These are the instructions for AirDoc sheet 48011 and there's your 9K+AL. Some extra details here about the gun emplacements would seem to point to AirDoc having photographic evidence to support this profile. The evidence may be in here (cited at the foot of the instructions) but I don't have a copy of this. The profile artist (RJC) unfortunately has, on occasion, been demonstrated to be inaccurate in the past.

 

IMG_0985

 

So, on balance this far, I might suggest that there may be a case for a single uppersurface green but that photographic evidence would be the clincher.  Please note however that the two profiles disagree on which green  - one opts for 70, the other for 71. 

Having two profiles agree with each other is not that definitive, and this case they don't agree completely.

 

HTH

 

SD

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Hello guys,

 

here is a copy of the original factory manual dated February 1940.

 

spacer.png

 

As yo can see, both RLM 70 and RLM 71 are ordered for the upper surfaces. The manual also gives the "old" colours (RLM 61, RLM 62 and RLM 63) but there is no drawing showing them.

 

Hopefully this helps.

 

Cheers,

Antti

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I believe that there is however a photo showing them, presumably on a development aircraft or perhaps a piece of imaginative advertising.  Not for A-1s, either way.  it would be interesting to find that one again, because of the seemingly unrecorded intermediate scheme of 61/62/63 using less segments than before, but more than the 70/71 scheme.  This was seen on He.111s and Ju.52s, perhaps on others.

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In most of the photos I have or have ever seen of Luftwaffe bombers during the BoB the demarcation between the two greens is almost impossible to detect so one could also fall into the trap of assuming (incorrectly) that all Do17's and He111's were also a single colour.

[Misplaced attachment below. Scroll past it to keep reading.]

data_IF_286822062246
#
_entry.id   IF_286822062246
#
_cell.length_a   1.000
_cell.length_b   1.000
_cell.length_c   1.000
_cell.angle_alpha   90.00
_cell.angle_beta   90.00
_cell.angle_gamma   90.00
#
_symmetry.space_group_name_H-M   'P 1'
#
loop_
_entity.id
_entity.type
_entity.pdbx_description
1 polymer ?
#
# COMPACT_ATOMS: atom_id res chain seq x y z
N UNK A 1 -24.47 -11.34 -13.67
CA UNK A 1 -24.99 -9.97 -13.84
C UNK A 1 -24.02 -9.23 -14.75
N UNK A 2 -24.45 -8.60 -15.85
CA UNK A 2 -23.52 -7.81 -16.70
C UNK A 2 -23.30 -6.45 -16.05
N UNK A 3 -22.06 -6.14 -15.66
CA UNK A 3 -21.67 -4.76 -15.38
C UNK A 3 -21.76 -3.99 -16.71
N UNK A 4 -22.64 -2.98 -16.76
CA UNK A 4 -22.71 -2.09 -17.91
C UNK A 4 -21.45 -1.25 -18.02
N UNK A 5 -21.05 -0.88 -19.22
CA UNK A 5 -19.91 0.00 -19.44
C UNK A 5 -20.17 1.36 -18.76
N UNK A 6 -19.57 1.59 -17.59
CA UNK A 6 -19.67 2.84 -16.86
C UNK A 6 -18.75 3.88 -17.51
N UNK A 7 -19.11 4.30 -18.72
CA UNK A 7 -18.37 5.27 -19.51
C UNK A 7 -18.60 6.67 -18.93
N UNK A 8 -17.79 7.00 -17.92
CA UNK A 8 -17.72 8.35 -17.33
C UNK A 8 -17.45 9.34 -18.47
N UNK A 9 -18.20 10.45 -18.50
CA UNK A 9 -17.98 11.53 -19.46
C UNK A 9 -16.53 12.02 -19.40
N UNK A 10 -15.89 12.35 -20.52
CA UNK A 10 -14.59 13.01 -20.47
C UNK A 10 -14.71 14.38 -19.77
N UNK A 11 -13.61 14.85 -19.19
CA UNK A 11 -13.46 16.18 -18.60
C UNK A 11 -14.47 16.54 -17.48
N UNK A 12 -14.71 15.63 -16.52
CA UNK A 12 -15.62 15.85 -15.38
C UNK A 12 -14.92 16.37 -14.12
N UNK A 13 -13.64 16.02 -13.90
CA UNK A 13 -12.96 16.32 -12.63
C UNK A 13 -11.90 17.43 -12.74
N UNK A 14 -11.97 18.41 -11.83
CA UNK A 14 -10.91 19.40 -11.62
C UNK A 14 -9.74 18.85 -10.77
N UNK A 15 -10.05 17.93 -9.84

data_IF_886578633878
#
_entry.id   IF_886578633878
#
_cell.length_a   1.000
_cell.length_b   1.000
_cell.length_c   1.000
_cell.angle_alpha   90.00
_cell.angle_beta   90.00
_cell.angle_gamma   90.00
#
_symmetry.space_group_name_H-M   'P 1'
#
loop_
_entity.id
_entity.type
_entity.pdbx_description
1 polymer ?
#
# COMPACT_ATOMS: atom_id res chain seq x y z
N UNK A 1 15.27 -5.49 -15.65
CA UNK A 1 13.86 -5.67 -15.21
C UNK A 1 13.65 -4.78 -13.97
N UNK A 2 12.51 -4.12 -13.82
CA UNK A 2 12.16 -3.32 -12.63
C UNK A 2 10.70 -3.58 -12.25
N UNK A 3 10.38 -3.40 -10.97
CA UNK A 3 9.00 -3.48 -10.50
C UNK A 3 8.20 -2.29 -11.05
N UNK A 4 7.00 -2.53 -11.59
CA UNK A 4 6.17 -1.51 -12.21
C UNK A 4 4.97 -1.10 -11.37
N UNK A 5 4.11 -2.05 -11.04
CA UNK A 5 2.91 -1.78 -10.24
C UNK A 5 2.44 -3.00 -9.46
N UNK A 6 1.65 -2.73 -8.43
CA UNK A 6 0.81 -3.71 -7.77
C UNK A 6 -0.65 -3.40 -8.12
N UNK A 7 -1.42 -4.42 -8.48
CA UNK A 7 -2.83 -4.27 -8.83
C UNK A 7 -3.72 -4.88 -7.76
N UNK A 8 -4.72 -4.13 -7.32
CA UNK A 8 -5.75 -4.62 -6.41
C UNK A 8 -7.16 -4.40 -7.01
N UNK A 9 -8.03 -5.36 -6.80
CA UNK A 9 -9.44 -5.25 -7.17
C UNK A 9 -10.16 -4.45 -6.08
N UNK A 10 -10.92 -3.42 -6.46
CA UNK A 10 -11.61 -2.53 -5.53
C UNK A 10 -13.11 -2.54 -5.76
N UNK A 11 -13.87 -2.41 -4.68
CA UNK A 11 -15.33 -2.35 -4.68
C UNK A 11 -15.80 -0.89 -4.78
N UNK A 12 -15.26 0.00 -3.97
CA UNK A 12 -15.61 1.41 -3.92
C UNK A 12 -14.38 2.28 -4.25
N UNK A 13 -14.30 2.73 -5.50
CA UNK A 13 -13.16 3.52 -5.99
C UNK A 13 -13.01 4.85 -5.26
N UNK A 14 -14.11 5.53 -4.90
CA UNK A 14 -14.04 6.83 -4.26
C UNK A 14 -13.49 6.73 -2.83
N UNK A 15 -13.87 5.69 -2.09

In the book 'To Defeat The Few' on page 210 there is a colourised pic of '9K+EL' during the period and whilst the colour process has probably not rendered the indivual colours correctly it would presumably have picked up on colour/tonal differences and in this pic there is a distinct difference in colours/tones on the wings suggesting a two colour camouflage.

 

Regards

Colin.

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Sorry, just to add that there are some very good pics of a Ju88A-1 from Stab II/KG54, B3+DC, which crash landed at Portland Bill on the 11th August which clearly show the aircraft having a two colour green camouflage.

 

Two of the books with the photos are 'The Narrow Margin' and 'The Battle of Britain Then & Now' although they may also feature in others as well.

 

That's not to say that 9K+AL definitely wasn't all over green but on the balance of probabilities given the information at hand, and in the absence of a clear photo, it's most likely that it was indeed 70/71.

 

Regards

Colin.

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On 3/14/2022 at 8:22 PM, BikingLampy said:

2) Location. The blanked holes in the fuselage, 2 sets of which are spaced correctly for the aerial parts are in completely different locations to those shown above.

RoG released the Ju 88C-6Z/N as well, these had different antennae (transparent parts) in a slightly different location,

 

Cheers,

 

Andre 

 

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All the plans and pics I have show the aerials in exactly the place shown on the above profile so I'm pretty sure this is accurate.

 

One thing that strikes me as strange is why the Luftwaffe used the 70/71 splinter pattern when due to fading and general wear and tear it became very difficult to discern them as separate colours from any distance other than really close up.

 

Regards

Colin.

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Wrong way round Colin: they were difficult to distinguish in b&w photos when new, although this doesn't mean that they would have been so indistinct for real.  The 71 was distinctly greener. It was after weathering and use that the 71 faded and became much clearer on photos.  Given how much of Germany as eastern Europe was still heavily wooded/forested, two darkish green colours would be pretty effective.